There’s no mistaking the emphatic emotions and outright exuberance that typifies the music made by the Goodwin Brothers. Granted, their timing may have been a bit troublesome, especially considering they relaunched themselves in 2020 while the pandemic was in full throttle. Nevertheless, their video tribute to The Osborne Brothers, their musical heroes, struck a nerve with any number of influential individuals, among them, such important and iconic taste-makers as Dan Tyminski, Doyle Lawson, Sonya Isaacs, Ronnie Reno, and even Sonny Osborne himself.
Not that the brothers are newcomers by any means. The two siblings began performing together in the early ’90s at incredibly young ages. Jonathan was eight and William was six, yet even before that they had been singing separately in church, school plays, and various other events. Neither had yet reached their teens when they released their first album in 1999, at which time they began making a name for themselves on the festival circuit throughout the eastern US.
The current Goodwin Brothers band — brothers Jonathan and William (vocals, guitar, mandolin) and Kenneth (Chase) Bush (washboard, vocals) — have not only followed through on that early promise, courtesy of their new Pinecastle Records outing, If You Hadn’t Noticed, but have also managed to enlist an impressive cast of stellar support musicians to help them in their new endeavor. Sammy Shelor, Russ Carson, and Scott Vestal contribute banjo, fiddle comes courtesy of Michael Cleveland, Aubrey Haynie, and Jim VanCleve, Josh Swift and Rob Ickes play dobro, Eric Darken’s on percussion, Mark Fain, Curtis Vestal, and Gary Lunn lend support on bass, and Shaun Richardson and Cody Kilby add additional guitars.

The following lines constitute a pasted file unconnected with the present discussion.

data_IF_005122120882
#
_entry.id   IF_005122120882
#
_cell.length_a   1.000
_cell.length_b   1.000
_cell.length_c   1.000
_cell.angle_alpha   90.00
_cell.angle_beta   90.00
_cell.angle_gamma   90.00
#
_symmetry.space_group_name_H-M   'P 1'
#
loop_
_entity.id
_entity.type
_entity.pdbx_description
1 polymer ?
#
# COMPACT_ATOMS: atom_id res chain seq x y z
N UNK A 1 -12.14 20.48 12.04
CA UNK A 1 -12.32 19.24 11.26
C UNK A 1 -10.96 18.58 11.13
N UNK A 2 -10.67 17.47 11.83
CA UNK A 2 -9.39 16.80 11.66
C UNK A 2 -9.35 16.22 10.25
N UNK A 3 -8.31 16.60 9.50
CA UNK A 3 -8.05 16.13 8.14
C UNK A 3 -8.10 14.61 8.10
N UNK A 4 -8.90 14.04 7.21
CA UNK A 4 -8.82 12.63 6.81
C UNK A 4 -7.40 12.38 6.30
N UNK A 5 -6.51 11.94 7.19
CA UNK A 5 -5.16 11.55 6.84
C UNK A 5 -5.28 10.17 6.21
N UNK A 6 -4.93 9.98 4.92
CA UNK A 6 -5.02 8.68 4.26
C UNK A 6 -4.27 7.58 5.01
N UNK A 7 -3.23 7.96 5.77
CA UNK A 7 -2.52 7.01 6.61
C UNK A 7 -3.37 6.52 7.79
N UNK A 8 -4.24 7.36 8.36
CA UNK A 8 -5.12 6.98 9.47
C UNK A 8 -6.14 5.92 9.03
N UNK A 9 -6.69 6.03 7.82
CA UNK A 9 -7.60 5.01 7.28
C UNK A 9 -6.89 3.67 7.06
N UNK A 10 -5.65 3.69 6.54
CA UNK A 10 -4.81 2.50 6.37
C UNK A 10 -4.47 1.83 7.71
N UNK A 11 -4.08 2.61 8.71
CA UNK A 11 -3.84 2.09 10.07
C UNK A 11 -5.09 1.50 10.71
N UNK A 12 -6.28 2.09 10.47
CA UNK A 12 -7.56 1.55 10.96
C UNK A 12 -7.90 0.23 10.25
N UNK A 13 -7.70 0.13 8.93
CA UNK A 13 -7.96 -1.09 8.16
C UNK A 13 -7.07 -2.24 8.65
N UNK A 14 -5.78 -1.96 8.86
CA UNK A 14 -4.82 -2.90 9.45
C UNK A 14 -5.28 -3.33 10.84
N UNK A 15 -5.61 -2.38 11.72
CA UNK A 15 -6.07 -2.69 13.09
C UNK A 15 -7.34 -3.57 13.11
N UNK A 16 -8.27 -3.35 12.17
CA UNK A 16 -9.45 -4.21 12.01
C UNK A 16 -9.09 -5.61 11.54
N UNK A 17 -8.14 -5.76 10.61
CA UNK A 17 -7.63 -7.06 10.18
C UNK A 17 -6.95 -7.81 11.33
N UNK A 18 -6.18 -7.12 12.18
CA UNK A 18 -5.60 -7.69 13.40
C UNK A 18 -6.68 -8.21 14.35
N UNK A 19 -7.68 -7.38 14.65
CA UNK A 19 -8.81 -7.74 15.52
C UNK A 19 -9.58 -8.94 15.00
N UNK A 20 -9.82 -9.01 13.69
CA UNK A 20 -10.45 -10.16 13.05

The result is a stunning set of songs, one that reflects a decided vigor and vitality. Midnight Train, Down to the Mill, Barefoot Girl, and Everyday Thing are prime examples, each a rousing repast swept along by a flurry of picking, plucking, and vibrant harmonies that fully express the obvious and inherent enthusiasm. On the other hand, songs such as Fall of the Year, Bottom of the Holler, Monday Morning, and Send It Down dig deep into more tender and touching territory, and leave an equally striking impression in their wake.
The songs come from a variety of outside sources, but the only attempt to ply the familiarity factor comes via a cover of Shady Grove. It hardly matters though; in every case, the brothers manage to make the music their own.
The album title bodes well. Those that hadn’t noticed by now, will likely find reason to take notice in the future.